Training legs is like going to the dentist - everyone knows they should but yet some people avoid it nonetheless.
Why train legs if you’re just going to wear leggings under your shorts, right? #shotsfired
Truthfully, there are some slightly crazed individuals out there who actually enjoy training legs.
While I wouldn’t rank myself up there with those sadistic folks, I do enjoy squatting with a fairly high frequency.
Actually, I have a birthday tradition, which involves squatting my current bodyweight times my age for one set. I know a number of other individuals who utilize the same methodology when it comes to “celebrating” another year of life in the gym.
However, that might not be your cup of tea so I’ve devised a few other ideas, which you can incorporate the next time you train legs.
All Show and No Go?
As the saying goes, it’s all about business in the front and party in the back. However, when it comes to the lower body, it’s really more about show and go.
Arguably, the anterior chain (aka your “mirror muscles”) is usually typified as being all show and no go. Where as, the posterior chain is thought of as the primary driver of performance.
Related: Train Like An Athlete, Look Like A Bodybuilder
Realistically though, this is not the case given that the quads assist in both knee extension and hip flexion to drive the simplest element of human performance - sprinting.
Not to mention, if you look through Instagram long enough you’ll find plenty of belfies (that would be “butt selfies” for those of you who are unaware) from attention seeking lifters promoting the “go” components of their physique as all “show”.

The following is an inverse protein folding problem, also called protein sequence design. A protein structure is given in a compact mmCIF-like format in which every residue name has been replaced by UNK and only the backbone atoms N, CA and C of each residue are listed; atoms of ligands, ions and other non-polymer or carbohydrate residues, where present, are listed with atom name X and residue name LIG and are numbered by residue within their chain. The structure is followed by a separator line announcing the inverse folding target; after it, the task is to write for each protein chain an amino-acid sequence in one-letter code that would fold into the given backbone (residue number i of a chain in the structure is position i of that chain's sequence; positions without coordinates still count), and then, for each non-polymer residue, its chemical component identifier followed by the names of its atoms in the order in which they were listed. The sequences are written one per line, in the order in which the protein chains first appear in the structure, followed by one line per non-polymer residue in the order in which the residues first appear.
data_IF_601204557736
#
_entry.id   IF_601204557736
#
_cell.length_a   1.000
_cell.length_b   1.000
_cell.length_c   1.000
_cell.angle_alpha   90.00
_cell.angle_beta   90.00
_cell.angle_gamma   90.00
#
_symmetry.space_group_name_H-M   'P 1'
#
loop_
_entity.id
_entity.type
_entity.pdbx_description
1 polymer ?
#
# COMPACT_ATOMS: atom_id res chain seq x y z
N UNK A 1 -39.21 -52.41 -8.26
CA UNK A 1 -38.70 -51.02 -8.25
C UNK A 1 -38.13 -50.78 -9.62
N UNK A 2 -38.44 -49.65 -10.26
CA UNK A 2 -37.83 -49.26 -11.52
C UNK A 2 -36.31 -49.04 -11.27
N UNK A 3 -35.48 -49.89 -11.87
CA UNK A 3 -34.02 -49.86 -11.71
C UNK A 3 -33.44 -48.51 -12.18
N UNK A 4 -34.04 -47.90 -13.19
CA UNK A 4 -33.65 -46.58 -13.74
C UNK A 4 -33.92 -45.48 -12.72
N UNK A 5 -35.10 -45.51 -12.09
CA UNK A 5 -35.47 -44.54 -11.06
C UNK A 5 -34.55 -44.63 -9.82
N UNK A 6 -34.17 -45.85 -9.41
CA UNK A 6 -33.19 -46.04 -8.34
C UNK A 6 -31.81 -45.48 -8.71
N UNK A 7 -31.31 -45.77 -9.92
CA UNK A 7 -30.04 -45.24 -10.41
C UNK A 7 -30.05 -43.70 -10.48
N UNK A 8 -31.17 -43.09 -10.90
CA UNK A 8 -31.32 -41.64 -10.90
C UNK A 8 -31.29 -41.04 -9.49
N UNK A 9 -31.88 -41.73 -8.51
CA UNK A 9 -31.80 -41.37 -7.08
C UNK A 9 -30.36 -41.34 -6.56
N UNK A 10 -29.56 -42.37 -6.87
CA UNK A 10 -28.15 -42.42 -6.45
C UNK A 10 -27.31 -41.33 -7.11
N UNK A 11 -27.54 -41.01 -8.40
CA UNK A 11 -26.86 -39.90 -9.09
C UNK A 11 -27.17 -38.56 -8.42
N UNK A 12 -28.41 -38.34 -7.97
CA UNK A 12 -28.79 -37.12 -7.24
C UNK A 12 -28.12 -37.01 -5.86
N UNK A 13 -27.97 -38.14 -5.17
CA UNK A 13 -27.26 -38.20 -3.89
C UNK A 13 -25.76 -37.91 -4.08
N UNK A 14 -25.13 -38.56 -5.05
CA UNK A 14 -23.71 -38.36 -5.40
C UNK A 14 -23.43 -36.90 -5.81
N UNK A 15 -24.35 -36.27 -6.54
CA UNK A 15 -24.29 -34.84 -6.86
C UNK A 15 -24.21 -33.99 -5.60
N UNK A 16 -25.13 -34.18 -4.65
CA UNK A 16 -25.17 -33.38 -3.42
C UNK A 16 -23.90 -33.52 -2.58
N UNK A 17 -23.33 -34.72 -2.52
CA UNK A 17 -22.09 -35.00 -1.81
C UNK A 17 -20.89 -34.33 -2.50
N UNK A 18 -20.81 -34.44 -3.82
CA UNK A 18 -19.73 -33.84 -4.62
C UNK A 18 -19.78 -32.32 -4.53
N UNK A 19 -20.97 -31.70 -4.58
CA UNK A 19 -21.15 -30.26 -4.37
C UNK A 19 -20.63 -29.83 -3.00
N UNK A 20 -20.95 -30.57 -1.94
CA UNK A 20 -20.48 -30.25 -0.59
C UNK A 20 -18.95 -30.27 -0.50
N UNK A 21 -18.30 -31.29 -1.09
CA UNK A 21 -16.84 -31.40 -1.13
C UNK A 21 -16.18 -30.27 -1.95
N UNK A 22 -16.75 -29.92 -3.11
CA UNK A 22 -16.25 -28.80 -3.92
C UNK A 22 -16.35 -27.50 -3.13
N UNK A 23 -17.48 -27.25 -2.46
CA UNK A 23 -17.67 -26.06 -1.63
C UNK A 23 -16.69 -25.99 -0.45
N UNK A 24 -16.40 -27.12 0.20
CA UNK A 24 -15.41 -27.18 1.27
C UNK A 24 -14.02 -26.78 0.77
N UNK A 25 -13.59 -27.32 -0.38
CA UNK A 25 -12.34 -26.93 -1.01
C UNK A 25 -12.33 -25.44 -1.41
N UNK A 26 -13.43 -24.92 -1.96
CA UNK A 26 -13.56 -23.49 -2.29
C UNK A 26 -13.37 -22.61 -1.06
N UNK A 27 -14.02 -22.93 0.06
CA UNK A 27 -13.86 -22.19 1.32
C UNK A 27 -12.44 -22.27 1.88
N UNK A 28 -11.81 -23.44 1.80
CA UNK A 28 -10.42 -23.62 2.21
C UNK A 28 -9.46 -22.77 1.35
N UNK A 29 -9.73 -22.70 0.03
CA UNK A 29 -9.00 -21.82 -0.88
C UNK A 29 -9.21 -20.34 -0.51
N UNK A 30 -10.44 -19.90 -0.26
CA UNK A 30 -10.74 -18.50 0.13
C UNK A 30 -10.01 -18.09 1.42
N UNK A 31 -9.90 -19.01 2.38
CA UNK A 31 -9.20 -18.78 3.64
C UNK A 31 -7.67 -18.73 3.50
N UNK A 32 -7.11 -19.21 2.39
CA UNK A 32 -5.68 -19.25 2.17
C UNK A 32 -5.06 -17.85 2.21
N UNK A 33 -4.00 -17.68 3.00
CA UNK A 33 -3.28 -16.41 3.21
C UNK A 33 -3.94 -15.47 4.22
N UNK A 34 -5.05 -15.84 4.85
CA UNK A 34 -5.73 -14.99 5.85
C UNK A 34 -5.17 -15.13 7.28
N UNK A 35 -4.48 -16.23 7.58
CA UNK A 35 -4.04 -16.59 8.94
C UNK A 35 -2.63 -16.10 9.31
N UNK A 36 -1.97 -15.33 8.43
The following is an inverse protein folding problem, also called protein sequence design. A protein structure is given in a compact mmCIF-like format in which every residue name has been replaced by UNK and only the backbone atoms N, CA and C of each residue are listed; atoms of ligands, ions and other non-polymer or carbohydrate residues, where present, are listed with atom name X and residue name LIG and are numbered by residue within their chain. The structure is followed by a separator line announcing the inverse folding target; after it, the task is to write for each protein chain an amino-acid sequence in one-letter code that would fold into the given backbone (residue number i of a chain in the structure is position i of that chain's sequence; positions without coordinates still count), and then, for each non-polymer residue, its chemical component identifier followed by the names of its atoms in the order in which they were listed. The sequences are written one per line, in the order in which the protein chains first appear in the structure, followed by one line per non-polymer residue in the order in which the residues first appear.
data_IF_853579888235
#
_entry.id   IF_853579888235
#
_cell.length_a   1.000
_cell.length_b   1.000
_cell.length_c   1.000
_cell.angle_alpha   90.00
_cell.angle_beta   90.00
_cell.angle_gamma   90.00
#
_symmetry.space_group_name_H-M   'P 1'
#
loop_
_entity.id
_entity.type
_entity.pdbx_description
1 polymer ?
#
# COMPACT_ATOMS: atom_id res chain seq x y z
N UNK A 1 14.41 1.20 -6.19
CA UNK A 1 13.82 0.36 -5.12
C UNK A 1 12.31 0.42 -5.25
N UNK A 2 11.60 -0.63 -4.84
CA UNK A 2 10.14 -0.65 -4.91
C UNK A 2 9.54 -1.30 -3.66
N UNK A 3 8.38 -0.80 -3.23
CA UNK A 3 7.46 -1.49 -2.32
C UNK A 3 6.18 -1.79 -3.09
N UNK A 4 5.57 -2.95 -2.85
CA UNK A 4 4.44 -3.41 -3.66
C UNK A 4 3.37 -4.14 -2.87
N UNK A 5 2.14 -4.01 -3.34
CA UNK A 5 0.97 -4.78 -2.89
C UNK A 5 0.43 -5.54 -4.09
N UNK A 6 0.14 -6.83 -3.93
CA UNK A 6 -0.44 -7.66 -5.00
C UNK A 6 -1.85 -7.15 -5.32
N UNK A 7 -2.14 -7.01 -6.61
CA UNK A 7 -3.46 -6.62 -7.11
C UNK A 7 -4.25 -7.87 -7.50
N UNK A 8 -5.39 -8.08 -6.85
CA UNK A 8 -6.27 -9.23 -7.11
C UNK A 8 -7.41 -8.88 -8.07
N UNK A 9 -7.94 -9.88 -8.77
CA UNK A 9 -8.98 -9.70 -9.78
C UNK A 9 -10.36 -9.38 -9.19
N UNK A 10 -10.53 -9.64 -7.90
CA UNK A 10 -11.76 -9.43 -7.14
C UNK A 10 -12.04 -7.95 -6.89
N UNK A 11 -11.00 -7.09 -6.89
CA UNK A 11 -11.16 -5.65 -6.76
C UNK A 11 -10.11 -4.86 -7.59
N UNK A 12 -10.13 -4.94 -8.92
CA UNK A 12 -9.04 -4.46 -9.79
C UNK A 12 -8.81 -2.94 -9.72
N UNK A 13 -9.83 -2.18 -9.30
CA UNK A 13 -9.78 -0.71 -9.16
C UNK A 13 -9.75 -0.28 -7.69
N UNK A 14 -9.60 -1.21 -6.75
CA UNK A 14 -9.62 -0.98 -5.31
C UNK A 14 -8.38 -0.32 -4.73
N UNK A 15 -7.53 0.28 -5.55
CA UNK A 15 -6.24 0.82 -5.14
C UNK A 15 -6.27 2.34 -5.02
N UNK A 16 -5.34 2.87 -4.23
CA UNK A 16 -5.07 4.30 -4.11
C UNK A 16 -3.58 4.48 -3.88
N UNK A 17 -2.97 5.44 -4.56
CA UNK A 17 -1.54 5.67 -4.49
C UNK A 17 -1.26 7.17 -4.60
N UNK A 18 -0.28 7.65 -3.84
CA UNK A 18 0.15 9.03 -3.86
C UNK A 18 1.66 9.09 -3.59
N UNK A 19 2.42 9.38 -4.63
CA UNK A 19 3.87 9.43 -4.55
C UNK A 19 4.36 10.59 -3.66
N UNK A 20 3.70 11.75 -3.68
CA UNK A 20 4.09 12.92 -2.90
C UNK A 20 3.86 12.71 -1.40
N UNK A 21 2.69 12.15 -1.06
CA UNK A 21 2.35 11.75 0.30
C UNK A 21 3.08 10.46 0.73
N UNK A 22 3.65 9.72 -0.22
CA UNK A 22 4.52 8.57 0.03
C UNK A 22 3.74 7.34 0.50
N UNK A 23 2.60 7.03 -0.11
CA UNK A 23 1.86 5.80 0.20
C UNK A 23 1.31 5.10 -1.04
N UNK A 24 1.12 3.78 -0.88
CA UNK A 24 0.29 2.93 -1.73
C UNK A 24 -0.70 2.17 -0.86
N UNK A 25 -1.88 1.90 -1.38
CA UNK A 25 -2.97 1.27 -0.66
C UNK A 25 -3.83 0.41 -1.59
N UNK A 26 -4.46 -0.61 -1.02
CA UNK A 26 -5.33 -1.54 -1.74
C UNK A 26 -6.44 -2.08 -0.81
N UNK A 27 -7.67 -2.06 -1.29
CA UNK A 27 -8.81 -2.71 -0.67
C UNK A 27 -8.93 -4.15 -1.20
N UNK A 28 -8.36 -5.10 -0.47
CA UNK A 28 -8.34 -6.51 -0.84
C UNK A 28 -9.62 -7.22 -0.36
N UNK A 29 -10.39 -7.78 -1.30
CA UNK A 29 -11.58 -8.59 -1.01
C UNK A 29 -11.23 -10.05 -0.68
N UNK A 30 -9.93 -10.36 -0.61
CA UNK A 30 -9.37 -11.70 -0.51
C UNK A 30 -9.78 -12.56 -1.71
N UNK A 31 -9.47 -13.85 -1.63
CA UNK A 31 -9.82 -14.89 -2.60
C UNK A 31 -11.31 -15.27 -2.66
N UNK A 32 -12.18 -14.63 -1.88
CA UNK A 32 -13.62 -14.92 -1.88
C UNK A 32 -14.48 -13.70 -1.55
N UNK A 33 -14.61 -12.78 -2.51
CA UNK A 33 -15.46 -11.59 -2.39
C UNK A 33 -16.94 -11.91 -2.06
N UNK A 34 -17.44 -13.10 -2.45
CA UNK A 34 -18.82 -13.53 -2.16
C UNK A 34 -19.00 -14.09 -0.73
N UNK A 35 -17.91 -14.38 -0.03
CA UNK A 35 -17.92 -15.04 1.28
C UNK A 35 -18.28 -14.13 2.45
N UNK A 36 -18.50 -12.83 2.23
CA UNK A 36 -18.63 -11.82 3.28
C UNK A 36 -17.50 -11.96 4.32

But, regardless of whether you only care about the show or the go, I’ve got options for both.
Most "Starting Strength" diehards will tell you that the squat is the only thing needed for big legs - squat deep, crush GOMAD, and forget about the rest. From a functional movement and strength perspective, there’s no debating that the squat is needed.
However, from a hypertrophy and programming perspective, we’re still missing some important components given the bevy of research linking metabolic stress and muscular damage to maximal growth.1
Not to mention, the most recent M&S fitness survey noted that nearly 81% of readers trained in some sort of a bodybuilding format. So, needless to say, there’s a ton of folks reading these articles who care about more than just maximal strength and force output.
|A1. Terminal Knee Extension (TKE)||4||12 per leg|
|A2. Front Squat||4||6|
|A3. Banded Sissy Squat||4||12 (final set to failure)|
If you’re not familiar with TKEs, check out the video above, which should help to iron out any questions. The goal is to allow you to extend the joint at end range while focusing on a maximal voluntary contraction (MVC).